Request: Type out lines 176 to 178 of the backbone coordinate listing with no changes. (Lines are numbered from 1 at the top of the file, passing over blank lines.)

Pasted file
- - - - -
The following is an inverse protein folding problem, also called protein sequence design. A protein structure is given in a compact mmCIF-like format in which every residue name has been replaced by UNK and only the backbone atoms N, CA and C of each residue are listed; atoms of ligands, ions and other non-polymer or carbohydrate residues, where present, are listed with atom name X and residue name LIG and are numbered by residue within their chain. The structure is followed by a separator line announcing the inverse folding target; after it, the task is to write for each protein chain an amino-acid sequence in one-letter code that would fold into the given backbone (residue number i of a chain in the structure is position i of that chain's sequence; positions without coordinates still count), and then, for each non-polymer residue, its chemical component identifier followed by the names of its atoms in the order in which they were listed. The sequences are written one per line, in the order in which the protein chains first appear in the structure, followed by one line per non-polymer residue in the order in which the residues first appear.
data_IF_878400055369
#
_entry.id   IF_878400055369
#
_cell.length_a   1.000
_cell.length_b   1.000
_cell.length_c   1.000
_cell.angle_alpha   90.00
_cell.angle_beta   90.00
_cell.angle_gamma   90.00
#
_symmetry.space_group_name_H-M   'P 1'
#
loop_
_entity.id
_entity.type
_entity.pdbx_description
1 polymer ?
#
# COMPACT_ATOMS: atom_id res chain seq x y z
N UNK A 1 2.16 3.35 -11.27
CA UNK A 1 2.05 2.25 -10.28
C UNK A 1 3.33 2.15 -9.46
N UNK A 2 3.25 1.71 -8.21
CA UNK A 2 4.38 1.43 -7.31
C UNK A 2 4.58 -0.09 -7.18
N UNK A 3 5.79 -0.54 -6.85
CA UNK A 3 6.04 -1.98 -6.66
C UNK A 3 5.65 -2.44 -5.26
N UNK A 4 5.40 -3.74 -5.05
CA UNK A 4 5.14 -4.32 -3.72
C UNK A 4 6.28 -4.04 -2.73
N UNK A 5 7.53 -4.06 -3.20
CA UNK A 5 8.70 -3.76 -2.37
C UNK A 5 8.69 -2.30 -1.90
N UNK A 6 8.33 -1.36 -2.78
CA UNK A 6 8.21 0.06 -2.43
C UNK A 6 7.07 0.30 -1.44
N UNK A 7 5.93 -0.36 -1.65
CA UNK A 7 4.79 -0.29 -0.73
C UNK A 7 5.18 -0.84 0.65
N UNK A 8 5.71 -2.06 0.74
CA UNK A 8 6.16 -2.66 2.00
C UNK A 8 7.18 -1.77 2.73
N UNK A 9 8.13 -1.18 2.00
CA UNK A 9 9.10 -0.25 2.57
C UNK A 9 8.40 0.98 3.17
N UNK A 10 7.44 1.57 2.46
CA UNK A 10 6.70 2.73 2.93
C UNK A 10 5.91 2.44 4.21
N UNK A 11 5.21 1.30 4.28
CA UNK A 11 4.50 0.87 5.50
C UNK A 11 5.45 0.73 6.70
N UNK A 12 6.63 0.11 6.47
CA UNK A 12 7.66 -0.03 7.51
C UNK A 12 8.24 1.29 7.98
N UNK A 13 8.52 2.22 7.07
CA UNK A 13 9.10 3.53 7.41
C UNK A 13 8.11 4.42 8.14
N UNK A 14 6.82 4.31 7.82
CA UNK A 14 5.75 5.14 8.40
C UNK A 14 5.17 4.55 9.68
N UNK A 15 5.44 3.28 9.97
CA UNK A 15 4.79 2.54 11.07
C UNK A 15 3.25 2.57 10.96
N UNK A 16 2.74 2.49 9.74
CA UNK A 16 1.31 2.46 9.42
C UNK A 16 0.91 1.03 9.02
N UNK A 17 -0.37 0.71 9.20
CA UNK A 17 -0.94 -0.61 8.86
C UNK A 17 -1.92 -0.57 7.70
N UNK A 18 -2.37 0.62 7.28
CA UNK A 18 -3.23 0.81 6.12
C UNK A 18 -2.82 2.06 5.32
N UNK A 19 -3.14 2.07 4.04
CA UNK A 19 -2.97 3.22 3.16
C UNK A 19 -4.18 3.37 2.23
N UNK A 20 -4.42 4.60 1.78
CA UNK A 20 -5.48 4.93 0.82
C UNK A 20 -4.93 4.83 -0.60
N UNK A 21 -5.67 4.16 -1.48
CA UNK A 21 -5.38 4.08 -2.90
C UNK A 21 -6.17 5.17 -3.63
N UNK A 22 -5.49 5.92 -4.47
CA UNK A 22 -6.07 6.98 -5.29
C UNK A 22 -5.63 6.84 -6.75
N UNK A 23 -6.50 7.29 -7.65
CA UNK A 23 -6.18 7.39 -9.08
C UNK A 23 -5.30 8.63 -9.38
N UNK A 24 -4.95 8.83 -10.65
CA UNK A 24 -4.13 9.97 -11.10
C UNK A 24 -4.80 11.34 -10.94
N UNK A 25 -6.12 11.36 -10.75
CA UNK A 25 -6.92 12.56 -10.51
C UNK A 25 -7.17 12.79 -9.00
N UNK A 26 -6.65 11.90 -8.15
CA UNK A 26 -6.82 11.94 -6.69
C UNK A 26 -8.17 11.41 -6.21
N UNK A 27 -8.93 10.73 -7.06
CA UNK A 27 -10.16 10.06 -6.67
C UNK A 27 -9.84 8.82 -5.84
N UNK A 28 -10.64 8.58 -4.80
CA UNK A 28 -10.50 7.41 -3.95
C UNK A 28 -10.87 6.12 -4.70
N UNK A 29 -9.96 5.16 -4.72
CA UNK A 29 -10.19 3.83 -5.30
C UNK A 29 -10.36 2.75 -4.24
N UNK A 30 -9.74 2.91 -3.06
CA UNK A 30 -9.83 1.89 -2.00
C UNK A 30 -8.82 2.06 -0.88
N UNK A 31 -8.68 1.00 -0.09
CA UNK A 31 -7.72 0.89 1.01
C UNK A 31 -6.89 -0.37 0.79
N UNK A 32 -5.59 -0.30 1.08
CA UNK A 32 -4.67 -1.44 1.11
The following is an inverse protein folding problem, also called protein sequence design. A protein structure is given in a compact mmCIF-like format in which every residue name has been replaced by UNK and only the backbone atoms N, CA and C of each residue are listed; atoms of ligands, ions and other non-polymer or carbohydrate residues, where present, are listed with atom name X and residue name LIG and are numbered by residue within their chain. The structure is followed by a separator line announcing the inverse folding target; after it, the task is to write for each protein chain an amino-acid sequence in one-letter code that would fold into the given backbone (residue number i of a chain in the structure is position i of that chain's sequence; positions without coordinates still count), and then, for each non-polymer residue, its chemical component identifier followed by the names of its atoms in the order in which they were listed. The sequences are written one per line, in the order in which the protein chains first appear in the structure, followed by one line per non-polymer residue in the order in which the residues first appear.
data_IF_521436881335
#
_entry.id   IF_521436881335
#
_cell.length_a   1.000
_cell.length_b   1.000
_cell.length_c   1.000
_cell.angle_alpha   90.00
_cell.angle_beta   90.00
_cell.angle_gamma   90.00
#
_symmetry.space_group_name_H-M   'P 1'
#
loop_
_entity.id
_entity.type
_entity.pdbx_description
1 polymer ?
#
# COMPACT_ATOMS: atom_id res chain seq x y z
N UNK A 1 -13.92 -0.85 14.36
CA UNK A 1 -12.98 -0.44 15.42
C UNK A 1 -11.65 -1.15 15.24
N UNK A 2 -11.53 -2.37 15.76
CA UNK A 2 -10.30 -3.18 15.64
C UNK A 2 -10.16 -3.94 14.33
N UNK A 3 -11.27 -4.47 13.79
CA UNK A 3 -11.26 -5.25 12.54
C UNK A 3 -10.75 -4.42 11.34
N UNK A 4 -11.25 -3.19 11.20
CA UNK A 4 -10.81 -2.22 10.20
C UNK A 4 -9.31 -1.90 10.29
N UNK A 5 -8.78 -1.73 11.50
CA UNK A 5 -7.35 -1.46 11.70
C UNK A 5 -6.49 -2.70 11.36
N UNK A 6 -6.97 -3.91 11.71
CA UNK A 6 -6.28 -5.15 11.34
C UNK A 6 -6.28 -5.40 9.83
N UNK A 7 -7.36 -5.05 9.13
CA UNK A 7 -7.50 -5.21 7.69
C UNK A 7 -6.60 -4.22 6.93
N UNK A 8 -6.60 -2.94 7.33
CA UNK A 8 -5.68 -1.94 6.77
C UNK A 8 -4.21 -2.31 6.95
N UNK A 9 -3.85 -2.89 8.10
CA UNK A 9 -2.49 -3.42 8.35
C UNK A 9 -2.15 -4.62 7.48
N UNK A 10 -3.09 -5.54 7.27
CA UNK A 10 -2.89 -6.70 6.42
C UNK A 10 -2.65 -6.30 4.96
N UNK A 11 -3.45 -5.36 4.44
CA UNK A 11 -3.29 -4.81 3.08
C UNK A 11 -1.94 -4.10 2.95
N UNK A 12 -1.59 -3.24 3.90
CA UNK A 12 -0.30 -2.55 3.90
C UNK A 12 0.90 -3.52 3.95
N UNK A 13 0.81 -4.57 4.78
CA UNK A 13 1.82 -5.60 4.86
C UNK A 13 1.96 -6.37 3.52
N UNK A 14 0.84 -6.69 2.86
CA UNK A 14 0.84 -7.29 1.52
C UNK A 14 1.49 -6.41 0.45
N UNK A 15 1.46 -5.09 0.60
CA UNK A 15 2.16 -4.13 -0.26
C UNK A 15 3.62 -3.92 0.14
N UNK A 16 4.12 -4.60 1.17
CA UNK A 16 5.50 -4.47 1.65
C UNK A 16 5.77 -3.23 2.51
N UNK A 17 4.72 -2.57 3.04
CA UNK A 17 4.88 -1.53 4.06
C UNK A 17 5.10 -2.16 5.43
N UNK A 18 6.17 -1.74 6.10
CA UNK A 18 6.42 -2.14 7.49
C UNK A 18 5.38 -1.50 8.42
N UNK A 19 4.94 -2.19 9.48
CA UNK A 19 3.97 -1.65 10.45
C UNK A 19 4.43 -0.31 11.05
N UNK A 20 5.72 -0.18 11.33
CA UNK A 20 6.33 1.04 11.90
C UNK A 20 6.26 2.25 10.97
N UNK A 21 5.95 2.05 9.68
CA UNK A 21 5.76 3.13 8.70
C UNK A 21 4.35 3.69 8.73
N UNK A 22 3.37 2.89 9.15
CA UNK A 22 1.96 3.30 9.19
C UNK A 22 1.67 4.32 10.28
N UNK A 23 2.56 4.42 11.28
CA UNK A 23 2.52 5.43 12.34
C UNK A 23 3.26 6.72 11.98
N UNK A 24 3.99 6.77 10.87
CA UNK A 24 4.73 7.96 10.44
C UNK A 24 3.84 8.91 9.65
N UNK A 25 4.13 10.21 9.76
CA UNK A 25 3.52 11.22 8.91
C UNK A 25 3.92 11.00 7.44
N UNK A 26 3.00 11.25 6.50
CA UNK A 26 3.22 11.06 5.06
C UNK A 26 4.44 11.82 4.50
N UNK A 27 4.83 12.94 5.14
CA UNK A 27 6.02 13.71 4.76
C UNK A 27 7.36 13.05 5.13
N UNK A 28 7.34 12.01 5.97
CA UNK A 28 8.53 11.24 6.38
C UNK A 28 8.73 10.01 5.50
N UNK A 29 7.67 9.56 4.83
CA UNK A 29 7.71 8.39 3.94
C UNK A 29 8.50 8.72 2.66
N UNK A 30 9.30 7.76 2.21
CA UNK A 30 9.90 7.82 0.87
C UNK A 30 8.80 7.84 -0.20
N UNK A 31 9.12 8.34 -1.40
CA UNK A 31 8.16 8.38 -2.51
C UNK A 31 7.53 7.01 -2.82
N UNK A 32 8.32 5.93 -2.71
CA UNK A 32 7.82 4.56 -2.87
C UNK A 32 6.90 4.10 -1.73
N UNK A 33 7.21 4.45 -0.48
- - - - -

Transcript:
C UNK A 13 1.96 -6.37 3.52
N UNK A 14 0.84 -6.69 2.86
CA UNK A 14 0.84 -7.29 1.52